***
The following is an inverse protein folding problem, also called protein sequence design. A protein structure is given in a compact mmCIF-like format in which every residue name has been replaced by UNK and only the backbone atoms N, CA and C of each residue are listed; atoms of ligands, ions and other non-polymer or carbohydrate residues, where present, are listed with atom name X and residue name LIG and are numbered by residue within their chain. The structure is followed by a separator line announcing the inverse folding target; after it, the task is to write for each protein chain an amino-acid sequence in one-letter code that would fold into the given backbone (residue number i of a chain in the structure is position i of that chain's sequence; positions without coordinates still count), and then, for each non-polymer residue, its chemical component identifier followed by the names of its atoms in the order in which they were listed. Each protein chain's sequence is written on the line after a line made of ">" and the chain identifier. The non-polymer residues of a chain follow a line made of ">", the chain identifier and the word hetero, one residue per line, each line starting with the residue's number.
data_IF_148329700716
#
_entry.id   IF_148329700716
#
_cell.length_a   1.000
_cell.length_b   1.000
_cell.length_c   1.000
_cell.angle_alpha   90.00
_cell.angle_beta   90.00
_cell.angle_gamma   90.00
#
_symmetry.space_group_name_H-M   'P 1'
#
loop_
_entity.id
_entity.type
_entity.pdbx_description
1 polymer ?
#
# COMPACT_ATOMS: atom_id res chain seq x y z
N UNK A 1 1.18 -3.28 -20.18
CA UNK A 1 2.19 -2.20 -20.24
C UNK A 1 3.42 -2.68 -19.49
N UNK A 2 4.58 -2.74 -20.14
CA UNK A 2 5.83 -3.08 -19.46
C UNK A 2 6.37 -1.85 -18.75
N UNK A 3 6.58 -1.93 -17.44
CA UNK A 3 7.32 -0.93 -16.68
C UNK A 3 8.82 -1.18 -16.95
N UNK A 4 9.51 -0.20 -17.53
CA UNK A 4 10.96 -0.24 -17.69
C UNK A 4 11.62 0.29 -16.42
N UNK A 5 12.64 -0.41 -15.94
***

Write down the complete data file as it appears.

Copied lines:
The following is an inverse protein folding problem, also called protein sequence design. A protein structure is given in a compact mmCIF-like format in which every residue name has been replaced by UNK and only the backbone atoms N, CA and C of each residue are listed; atoms of ligands, ions and other non-polymer or carbohydrate residues, where present, are listed with atom name X and residue name LIG and are numbered by residue within their chain. The structure is followed by a separator line announcing the inverse folding target; after it, the task is to write for each protein chain an amino-acid sequence in one-letter code that would fold into the given backbone (residue number i of a chain in the structure is position i of that chain's sequence; positions without coordinates still count), and then, for each non-polymer residue, its chemical component identifier followed by the names of its atoms in the order in which they were listed. Each protein chain's sequence is written on the line after a line made of ">" and the chain identifier. The non-polymer residues of a chain follow a line made of ">", the chain identifier and the word hetero, one residue per line, each line starting with the residue's number.
data_IF_148329700716
#
_entry.id   IF_148329700716
#
_cell.length_a   1.000
_cell.length_b   1.000
_cell.length_c   1.000
_cell.angle_alpha   90.00
_cell.angle_beta   90.00
_cell.angle_gamma   90.00
#
_symmetry.space_group_name_H-M   'P 1'
#
loop_
_entity.id
_entity.type
_entity.pdbx_description
1 polymer ?
#
# COMPACT_ATOMS: atom_id res chain seq x y z
N UNK A 1 1.18 -3.28 -20.18
CA UNK A 1 2.19 -2.20 -20.24
C UNK A 1 3.42 -2.68 -19.49
N UNK A 2 4.58 -2.74 -20.14
CA UNK A 2 5.83 -3.08 -19.46
C UNK A 2 6.37 -1.85 -18.75
N UNK A 3 6.58 -1.93 -17.44
CA UNK A 3 7.32 -0.93 -16.68
C UNK A 3 8.82 -1.18 -16.95
N UNK A 4 9.51 -0.20 -17.53
CA UNK A 4 10.96 -0.24 -17.69
C UNK A 4 11.62 0.29 -16.42
N UNK A 5 12.64 -0.41 -15.94